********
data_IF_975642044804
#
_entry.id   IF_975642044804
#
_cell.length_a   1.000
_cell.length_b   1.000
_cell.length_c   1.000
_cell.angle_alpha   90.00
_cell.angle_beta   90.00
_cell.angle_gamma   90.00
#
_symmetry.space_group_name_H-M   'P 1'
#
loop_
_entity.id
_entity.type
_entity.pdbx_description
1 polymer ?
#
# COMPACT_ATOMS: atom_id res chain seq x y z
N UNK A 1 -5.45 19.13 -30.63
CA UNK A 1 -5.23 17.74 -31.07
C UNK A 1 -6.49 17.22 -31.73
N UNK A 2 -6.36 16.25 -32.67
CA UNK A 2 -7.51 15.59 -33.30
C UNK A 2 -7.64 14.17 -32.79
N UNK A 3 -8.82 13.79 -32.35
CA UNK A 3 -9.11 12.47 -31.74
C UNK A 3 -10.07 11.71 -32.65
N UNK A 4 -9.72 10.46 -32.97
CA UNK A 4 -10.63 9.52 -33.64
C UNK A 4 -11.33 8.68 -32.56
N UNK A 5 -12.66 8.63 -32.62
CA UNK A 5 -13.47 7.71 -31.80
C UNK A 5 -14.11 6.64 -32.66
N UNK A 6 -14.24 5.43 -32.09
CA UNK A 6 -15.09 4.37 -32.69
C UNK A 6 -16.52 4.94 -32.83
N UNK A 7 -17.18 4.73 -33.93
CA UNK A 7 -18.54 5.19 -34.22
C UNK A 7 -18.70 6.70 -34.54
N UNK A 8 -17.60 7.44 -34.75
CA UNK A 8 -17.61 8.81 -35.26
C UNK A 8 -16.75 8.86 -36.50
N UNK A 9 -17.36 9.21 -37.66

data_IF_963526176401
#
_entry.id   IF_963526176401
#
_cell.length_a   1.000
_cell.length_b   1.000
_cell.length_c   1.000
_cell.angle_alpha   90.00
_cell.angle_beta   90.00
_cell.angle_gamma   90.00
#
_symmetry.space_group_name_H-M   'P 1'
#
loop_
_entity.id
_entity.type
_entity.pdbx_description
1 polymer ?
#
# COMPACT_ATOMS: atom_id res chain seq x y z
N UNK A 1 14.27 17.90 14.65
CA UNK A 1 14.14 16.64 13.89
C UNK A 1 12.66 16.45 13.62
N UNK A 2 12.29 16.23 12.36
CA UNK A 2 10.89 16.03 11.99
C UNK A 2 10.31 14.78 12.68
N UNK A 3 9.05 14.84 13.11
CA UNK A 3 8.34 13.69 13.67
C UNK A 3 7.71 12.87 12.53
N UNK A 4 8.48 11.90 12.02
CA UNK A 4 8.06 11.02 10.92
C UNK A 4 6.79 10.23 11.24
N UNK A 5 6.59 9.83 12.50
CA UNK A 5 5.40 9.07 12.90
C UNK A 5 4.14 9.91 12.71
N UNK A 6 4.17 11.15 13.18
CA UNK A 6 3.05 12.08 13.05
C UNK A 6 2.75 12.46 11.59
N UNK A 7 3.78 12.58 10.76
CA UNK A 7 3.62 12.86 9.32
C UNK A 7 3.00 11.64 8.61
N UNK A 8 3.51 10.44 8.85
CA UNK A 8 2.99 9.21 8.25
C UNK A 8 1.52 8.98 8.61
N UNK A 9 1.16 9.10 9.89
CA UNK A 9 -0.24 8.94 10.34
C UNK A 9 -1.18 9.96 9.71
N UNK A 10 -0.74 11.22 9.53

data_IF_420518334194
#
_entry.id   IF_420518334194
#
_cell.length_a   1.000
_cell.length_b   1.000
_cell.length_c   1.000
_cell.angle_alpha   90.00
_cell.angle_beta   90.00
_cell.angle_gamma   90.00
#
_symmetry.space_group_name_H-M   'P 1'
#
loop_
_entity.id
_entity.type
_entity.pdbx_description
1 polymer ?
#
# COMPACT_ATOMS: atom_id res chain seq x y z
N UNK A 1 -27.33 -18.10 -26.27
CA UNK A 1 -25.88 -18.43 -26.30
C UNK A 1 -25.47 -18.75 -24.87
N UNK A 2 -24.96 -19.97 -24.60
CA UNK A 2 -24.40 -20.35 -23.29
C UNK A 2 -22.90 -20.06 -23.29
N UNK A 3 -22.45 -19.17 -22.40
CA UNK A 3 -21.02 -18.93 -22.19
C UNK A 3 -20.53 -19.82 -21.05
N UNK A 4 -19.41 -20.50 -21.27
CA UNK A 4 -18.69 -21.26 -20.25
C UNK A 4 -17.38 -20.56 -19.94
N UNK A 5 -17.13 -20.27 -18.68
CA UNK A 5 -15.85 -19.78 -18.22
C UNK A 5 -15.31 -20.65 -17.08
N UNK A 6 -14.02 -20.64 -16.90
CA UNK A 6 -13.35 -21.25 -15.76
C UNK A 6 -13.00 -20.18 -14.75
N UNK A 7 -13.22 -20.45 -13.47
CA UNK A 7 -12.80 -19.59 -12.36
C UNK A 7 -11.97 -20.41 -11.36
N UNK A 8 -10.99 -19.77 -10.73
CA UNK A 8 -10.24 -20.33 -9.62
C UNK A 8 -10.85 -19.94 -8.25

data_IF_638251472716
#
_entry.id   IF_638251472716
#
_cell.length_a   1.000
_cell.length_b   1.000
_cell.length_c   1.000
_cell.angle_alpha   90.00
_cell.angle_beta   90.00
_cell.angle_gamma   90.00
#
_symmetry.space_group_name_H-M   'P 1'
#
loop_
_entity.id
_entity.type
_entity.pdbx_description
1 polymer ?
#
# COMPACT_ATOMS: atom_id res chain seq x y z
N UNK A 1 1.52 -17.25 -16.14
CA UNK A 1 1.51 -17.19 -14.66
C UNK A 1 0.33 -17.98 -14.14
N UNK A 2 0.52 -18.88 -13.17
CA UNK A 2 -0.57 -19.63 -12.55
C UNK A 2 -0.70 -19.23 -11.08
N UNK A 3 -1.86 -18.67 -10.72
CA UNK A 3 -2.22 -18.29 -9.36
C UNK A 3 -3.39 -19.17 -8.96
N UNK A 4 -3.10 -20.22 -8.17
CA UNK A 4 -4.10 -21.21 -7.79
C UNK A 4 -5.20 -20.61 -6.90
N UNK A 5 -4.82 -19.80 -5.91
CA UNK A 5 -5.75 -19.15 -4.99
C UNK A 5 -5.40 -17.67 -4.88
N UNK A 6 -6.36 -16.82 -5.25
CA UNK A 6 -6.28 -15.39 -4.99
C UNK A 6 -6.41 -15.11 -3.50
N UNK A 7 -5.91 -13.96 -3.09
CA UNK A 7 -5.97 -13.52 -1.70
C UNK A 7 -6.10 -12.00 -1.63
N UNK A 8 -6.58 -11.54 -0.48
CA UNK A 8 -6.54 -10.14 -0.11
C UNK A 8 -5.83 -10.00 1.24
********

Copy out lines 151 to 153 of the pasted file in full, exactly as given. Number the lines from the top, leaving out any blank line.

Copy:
loop_
_entity.id
_entity.type